Shortly after the discovery of the tomb, the relics of St. Philomena were entrusted to a parish in the town of Mugnano, near Naples. The priest was, as he described it, looking to “revitalize” his parish. But what happened was nothing short of miraculous. Many of those who came in contact with the relics or with the oil from the lamp burning beside the tomb were healed of all types of disease and illnesses. Other miracles also took place, and the fame of St. Philomena soon spread throughout the country, reaching Pope Gregory XVI himself.
Yet almost as miraculous was the supernatural way in which Philomena’s story came to light. During this time, at least three separate people living in different parts of Italy began receiving historical details about the background, life and martyrdom of St. Philomena. From these private revelations, the world came to know much more about her: how the young princess and her parents became Christians, how she had given herself to Jesus as her Divine Spouse, and how she was tortured by the Emperor Diocletian when she refused his hand in marriage. For over a month, he imprisoned Philomena and bound her with chains. When she wouldn’t relent, he used other methods: he had her stripped and scourged, tied an anchor to her neck and threw her into the Tiber, and repeatedly shot her with arrows. All the while, she was consoled with visions of Mary holding the Christ-child in her arms and was strengthened by the Holy Virgin’s words. Alas, Philomena was finally put to death, beheaded by the Roman emperor.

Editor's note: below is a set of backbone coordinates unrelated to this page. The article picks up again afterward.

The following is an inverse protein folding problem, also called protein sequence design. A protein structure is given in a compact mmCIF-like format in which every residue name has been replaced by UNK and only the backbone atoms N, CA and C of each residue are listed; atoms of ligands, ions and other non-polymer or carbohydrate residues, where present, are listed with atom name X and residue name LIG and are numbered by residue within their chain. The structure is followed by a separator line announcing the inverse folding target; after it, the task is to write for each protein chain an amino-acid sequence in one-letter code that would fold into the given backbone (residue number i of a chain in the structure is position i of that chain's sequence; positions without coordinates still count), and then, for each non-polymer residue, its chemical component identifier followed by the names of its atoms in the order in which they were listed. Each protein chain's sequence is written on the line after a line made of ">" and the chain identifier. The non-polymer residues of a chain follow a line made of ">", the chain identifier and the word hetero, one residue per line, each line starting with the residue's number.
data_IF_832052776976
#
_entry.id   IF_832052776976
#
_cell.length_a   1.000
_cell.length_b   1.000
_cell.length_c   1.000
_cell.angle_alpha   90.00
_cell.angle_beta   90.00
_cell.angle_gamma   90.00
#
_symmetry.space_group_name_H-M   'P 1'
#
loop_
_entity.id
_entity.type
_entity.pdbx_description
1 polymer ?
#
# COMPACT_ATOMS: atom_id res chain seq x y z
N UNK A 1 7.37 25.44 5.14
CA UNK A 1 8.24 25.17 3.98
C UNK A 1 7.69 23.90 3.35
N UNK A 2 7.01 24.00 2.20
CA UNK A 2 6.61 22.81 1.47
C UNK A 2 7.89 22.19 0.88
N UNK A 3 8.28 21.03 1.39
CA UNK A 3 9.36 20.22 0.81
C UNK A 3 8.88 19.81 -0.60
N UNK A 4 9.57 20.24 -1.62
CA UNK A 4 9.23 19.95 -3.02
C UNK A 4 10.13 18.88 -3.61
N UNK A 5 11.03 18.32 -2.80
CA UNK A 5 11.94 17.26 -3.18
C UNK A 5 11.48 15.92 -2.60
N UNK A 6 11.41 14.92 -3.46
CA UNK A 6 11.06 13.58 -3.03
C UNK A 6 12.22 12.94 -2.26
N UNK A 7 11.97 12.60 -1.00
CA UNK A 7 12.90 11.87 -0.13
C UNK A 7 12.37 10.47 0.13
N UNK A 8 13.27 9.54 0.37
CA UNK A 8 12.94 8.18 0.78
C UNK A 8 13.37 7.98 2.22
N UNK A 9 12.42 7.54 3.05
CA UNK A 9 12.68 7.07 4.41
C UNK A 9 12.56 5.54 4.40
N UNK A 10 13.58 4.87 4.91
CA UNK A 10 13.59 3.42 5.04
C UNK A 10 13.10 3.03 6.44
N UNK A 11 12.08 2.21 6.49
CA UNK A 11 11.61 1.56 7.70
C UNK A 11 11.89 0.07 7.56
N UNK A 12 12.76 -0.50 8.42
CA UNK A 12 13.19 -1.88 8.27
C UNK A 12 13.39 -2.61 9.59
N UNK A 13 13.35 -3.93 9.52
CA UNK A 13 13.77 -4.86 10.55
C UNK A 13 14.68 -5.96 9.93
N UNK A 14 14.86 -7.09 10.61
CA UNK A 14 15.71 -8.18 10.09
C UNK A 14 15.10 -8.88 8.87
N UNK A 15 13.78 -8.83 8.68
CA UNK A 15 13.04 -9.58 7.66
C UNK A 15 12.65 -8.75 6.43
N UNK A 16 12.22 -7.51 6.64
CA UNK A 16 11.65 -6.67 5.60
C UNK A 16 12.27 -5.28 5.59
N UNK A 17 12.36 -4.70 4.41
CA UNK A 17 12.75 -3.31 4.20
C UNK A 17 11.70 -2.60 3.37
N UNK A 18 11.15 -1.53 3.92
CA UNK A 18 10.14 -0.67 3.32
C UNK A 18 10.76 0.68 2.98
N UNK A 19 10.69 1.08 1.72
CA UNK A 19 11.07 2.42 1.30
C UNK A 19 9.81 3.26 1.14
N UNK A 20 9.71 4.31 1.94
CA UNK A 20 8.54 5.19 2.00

Communing with the Saints
It’s easy to see why St. Philomena is enjoying a resurgence in popular devotion – a spiritual comeback, if you will. Young people today are bombarded with confusing and often unhealthy messages about their bodies and their sexuality. They are searching for models of Christian purity, like St. Philomena, who said yes to Christ rather than succumbing to the temptations of the world. Through her intercession and example, we can be strengthened to do likewise.
If the practice of choosing a Confirmation saint has fallen out of favour, I don’t think it’s because young people have rejected it. More often than not, it’s because parishes and/or parents haven’t encouraged it. In an effort to “modernize” the Church, we sometimes want to dismiss certain traditions as old-fashioned or unnecessary.
But it seems that many young people today are looking for ways to connect to their Catholic heritage, to the Church founded on and by Christ over 2000 years ago. More and more, they are embracing and adopting the old ways – preferring traditional hymns, wearing scapulars, participating in Eucharistic adoration, and honouring the role of the saints, for example. Young people are the future of the Church. We must never dismiss their ideas or discount their contributions to building up the Church and society. Rather, it is through their words and witness that the Church will be revitalized and renewed, and the next generation of saints will be raised up.
St. Philomena, pray for us!
“Therefore I am content with weakness, with mistreatment, with distress, with persecutions and difficulties for the sake of Christ; for when I am powerless, it is then that I am strong.” 2 Corinthians 12:10
– Kelley Holy
1 CCC, 1303.
2 Mark Miravalle, It is Time to Meet St. Philomena (Goleta, CA: Queenship Publishing Company, 2007), 19.
3 Ibid, 1.
Other background and historical information obtained from the following sources:
“Diocletian,” New Advent [online encyclopedia]; available from http://www.newadvent.org/cathen/05007b.htm; Internet; accessed 3 August 2014.
“History of Saint Philomena,” Sanctuary of Saint Philomena; available from http://www.philomena.us/; Internet; accessed 4 August 2014.